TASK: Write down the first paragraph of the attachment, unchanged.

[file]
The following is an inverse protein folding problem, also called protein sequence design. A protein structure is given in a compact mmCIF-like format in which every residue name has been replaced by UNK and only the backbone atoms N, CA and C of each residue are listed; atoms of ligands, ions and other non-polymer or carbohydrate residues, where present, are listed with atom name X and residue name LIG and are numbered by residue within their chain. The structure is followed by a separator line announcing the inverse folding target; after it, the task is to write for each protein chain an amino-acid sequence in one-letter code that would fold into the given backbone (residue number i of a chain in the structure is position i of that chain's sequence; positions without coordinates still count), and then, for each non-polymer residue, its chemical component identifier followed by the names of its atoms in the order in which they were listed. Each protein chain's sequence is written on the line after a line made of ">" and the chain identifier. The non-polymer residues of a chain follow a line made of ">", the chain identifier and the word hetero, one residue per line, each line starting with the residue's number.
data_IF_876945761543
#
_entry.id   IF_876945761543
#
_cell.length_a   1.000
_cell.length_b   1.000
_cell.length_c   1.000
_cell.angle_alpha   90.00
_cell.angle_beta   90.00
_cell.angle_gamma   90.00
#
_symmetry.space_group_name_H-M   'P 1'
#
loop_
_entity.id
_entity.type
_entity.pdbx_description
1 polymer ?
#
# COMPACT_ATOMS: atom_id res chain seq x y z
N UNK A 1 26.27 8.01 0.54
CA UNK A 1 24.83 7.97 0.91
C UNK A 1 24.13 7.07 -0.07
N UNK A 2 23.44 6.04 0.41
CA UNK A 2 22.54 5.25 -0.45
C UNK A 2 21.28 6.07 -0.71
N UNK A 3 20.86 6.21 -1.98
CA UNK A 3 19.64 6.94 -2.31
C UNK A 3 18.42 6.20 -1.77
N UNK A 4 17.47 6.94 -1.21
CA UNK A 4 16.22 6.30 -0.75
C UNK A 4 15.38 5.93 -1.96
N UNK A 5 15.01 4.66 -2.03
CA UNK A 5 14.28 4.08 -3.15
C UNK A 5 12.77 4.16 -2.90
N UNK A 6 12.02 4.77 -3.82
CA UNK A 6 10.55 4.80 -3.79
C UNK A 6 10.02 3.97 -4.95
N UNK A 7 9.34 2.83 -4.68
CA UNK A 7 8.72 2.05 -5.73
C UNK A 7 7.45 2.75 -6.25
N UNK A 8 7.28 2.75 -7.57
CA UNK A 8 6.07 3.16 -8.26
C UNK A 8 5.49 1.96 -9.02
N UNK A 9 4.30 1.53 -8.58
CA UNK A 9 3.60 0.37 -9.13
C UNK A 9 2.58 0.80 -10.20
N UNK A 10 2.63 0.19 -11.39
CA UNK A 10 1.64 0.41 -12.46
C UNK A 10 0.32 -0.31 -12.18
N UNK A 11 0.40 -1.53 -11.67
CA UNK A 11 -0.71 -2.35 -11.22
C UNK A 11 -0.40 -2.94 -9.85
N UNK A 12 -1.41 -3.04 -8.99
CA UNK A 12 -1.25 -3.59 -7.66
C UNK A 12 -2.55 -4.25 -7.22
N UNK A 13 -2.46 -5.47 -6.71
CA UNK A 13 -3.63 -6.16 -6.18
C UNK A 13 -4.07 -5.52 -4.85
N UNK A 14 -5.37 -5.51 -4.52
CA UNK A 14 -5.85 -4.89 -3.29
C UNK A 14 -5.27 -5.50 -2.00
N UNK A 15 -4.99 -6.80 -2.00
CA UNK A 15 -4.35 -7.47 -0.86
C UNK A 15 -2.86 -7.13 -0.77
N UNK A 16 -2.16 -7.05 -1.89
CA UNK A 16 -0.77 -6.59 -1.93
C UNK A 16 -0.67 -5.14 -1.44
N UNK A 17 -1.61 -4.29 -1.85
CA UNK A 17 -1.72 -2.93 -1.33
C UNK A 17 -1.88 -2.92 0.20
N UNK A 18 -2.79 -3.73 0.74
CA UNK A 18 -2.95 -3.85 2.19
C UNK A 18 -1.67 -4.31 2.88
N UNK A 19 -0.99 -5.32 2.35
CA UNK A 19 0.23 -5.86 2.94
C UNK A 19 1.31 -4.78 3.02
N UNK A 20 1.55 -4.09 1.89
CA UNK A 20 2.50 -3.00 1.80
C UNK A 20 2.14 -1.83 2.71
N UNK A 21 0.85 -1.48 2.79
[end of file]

The following is an inverse protein folding problem, also called protein sequence design. A protein structure is given in a compact mmCIF-like format in which every residue name has been replaced by UNK and only the backbone atoms N, CA and C of each residue are listed; atoms of ligands, ions and other non-polymer or carbohydrate residues, where present, are listed with atom name X and residue name LIG and are numbered by residue within their chain. The structure is followed by a separator line announcing the inverse folding target; after it, the task is to write for each protein chain an amino-acid sequence in one-letter code that would fold into the given backbone (residue number i of a chain in the structure is position i of that chain's sequence; positions without coordinates still count), and then, for each non-polymer residue, its chemical component identifier followed by the names of its atoms in the order in which they were listed. Each protein chain's sequence is written on the line after a line made of ">" and the chain identifier. The non-polymer residues of a chain follow a line made of ">", the chain identifier and the word hetero, one residue per line, each line starting with the residue's number.